This paper argues that the core principle of bioethics, autonomy, is rooted both in the 20th century history of the development of new medical technologies as in political liberalism transferred to medical practices, rendering the medical decision-making of patients a centerpiece of medical interventions. The paper shows how the ambiguity in the interpretation of autonomy reflects the ambivalence of bioethics towards making normative claims on the moral agents insofar as these go beyond the respect for a patient’s autonomy. In the second part, the paper analyzes the alternative approach of care ethics, which intends to emphasize both the vulnerability and dependency of the patient and the medical professions’ responsibility to care for the patient. However, neither ‘autonomy’ nor ‘care’ ethics approaches can address the social and institutional mediations of today’s health care ethics; the paper therefore concludes with a proposal to embrace a critical social-ethical approach to bioethics that is based on the tradition of human rights.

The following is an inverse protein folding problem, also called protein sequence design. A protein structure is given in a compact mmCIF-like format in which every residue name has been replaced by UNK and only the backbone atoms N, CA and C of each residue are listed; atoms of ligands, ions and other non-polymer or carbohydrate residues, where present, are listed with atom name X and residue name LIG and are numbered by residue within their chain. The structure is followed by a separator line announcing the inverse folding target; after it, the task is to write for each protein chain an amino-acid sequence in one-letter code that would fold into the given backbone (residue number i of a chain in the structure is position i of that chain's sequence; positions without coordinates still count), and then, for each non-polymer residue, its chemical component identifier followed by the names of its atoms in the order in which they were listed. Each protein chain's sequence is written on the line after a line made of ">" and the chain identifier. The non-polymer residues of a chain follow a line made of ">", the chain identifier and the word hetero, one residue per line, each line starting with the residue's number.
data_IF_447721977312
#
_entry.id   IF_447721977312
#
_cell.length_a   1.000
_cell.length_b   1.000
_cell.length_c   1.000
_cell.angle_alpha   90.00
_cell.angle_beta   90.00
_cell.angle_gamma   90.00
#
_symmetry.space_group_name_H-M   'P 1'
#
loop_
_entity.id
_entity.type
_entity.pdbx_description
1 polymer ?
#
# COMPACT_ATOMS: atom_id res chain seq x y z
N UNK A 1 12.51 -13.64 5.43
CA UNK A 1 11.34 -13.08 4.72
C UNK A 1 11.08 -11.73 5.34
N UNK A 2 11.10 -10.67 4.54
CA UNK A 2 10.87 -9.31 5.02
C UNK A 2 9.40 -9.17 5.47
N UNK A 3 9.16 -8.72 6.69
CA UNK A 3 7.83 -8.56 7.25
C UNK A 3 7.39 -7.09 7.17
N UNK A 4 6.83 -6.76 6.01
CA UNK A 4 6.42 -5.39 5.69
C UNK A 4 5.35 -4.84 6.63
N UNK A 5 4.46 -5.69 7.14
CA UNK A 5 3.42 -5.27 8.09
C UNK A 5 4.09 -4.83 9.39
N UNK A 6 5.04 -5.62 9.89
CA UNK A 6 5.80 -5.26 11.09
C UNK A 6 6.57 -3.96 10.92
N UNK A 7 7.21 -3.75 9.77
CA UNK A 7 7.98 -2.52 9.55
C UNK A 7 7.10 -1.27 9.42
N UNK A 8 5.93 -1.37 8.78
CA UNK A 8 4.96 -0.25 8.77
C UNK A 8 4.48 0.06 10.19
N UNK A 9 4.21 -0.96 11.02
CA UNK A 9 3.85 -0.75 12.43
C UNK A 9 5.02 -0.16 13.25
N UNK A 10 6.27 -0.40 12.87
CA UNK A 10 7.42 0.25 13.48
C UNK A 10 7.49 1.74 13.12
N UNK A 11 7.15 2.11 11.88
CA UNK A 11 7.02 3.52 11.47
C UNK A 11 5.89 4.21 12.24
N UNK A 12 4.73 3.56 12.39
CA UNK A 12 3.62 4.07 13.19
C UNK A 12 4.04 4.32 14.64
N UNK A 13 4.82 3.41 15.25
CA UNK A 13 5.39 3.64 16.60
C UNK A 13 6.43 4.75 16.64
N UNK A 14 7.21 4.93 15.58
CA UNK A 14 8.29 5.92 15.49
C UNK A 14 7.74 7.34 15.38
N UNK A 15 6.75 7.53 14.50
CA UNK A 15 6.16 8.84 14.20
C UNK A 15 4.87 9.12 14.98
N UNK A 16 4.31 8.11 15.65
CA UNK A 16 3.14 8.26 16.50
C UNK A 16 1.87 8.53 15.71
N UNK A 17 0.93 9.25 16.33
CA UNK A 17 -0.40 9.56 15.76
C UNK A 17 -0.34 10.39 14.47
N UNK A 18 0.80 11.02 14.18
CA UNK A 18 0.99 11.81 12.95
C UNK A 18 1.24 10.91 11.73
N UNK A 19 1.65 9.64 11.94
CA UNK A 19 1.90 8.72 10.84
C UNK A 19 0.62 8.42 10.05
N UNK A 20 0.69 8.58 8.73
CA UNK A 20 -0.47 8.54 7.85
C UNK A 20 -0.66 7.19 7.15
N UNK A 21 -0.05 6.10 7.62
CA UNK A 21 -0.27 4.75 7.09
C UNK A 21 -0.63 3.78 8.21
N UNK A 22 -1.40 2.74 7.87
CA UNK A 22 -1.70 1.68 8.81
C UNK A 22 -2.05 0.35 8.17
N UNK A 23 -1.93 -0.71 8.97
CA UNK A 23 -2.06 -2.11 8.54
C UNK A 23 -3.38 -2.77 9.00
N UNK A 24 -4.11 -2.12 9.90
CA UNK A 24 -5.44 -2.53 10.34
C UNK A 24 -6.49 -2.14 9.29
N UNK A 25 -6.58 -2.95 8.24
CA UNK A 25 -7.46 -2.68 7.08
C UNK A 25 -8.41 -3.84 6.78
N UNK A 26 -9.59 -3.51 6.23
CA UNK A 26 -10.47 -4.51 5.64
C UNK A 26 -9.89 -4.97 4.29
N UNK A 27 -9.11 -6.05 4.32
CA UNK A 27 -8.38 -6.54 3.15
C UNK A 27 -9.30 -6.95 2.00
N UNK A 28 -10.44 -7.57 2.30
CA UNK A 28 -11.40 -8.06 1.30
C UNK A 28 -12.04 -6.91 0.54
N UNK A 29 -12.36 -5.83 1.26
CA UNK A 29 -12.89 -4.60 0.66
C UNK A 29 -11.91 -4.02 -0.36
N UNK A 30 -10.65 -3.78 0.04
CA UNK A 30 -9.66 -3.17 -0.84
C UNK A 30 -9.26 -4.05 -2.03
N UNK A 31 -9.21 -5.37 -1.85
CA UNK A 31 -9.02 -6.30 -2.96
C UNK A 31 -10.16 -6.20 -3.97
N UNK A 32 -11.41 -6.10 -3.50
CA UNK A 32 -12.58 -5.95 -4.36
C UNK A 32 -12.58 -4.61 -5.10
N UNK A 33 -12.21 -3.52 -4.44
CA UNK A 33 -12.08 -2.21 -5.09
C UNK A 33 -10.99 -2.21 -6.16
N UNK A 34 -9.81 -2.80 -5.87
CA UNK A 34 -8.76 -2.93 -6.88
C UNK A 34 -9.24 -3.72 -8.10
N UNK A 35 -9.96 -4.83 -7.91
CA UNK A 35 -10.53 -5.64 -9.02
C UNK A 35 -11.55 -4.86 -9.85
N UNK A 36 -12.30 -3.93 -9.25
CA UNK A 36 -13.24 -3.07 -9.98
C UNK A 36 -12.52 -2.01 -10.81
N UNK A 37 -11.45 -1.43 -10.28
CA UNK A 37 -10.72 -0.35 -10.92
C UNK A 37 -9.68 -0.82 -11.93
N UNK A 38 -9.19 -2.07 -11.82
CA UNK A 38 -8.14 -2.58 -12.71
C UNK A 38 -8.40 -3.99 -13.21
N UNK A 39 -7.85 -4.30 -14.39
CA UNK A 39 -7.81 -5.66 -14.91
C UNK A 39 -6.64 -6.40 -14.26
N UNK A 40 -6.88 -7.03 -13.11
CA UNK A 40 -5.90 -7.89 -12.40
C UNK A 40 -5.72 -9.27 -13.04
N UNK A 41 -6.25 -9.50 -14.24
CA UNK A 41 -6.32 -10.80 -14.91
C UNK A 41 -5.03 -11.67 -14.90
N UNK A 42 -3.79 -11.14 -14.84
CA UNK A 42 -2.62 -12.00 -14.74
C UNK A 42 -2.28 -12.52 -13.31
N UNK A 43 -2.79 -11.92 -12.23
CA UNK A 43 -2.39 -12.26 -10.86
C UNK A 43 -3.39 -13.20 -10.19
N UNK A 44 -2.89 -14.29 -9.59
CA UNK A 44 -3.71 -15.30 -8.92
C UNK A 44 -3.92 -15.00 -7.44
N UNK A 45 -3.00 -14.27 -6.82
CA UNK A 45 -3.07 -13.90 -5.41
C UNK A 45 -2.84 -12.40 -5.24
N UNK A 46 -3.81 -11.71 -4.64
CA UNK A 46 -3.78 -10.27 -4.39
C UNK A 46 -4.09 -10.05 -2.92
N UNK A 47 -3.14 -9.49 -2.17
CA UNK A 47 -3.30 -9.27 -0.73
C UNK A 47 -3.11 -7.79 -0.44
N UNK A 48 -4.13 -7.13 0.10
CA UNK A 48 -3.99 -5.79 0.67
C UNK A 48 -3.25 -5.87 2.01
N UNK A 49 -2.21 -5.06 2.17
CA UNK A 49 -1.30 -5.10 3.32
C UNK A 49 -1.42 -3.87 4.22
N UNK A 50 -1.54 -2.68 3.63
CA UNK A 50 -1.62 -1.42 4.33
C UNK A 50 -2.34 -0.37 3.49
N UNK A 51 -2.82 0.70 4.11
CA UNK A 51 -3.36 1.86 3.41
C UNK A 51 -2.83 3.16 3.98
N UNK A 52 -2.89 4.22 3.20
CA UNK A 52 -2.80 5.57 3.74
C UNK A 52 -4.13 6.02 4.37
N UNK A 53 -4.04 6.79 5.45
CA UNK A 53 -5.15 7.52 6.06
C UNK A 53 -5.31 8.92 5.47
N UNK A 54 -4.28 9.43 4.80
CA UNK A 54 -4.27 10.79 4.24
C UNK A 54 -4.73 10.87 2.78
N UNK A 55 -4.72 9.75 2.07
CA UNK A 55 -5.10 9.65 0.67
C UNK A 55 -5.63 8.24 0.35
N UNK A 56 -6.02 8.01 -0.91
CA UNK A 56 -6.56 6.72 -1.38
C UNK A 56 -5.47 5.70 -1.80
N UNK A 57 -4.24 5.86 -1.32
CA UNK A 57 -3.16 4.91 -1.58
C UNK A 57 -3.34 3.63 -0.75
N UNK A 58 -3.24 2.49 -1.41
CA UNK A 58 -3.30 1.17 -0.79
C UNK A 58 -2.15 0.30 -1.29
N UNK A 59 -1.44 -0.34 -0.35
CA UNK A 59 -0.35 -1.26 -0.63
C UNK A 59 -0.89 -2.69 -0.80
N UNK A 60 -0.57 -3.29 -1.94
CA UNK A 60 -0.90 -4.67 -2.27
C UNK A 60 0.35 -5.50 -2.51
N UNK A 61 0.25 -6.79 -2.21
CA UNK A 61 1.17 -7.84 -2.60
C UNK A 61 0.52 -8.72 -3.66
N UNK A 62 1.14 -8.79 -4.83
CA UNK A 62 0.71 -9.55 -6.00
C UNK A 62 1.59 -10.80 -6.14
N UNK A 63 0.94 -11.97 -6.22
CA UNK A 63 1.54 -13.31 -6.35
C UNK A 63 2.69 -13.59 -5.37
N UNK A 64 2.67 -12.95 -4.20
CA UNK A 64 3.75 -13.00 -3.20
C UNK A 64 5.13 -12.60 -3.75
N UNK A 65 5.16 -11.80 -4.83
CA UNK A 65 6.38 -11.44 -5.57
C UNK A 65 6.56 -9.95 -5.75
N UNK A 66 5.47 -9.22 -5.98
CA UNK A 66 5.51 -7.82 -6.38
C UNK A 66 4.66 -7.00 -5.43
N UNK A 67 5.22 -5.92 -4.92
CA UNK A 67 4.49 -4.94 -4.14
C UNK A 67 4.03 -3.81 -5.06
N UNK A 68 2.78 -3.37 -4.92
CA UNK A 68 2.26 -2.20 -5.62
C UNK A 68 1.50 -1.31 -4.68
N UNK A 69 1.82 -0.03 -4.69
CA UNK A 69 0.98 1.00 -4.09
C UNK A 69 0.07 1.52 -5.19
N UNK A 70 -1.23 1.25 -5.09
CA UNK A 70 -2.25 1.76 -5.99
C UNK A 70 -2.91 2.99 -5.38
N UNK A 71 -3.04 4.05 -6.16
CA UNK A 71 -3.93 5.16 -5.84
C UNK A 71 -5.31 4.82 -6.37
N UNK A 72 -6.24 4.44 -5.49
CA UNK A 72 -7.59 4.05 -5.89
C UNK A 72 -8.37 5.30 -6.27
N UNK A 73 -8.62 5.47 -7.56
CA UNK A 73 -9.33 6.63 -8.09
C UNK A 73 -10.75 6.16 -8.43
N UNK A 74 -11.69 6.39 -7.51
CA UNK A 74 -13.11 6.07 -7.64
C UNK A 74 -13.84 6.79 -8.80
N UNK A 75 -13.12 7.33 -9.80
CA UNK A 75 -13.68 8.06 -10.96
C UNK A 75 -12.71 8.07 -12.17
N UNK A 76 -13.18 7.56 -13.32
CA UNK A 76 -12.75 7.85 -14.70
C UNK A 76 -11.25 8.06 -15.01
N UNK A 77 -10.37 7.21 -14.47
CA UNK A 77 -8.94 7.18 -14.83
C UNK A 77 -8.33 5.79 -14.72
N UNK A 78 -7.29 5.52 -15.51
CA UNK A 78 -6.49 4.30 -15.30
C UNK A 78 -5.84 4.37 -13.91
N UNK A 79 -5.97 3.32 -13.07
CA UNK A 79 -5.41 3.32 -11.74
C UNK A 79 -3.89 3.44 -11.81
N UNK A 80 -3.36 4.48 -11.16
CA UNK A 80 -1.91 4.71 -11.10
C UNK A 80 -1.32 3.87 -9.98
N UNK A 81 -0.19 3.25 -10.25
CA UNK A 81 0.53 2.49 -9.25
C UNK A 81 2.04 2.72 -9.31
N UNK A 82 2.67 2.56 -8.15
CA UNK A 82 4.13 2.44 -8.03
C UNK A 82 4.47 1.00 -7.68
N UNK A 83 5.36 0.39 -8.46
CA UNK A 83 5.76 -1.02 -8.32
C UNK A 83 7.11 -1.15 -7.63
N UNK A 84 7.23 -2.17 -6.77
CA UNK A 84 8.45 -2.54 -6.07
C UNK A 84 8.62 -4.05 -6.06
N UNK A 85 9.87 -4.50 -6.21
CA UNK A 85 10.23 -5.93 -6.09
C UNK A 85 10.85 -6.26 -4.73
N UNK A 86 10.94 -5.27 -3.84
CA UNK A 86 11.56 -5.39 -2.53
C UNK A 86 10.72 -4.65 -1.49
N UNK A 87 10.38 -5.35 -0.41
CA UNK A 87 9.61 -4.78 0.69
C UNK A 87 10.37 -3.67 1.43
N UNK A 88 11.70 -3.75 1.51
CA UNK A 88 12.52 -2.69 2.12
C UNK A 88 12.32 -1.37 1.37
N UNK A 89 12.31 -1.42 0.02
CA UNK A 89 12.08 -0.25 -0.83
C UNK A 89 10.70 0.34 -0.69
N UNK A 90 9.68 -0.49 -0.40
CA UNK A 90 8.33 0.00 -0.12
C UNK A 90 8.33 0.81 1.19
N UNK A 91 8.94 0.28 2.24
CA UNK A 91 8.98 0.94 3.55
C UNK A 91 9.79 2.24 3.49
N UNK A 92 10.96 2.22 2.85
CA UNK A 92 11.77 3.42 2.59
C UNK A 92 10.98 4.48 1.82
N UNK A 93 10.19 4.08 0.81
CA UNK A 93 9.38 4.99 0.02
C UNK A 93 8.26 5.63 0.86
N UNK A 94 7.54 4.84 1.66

© Hille Haker, 2011.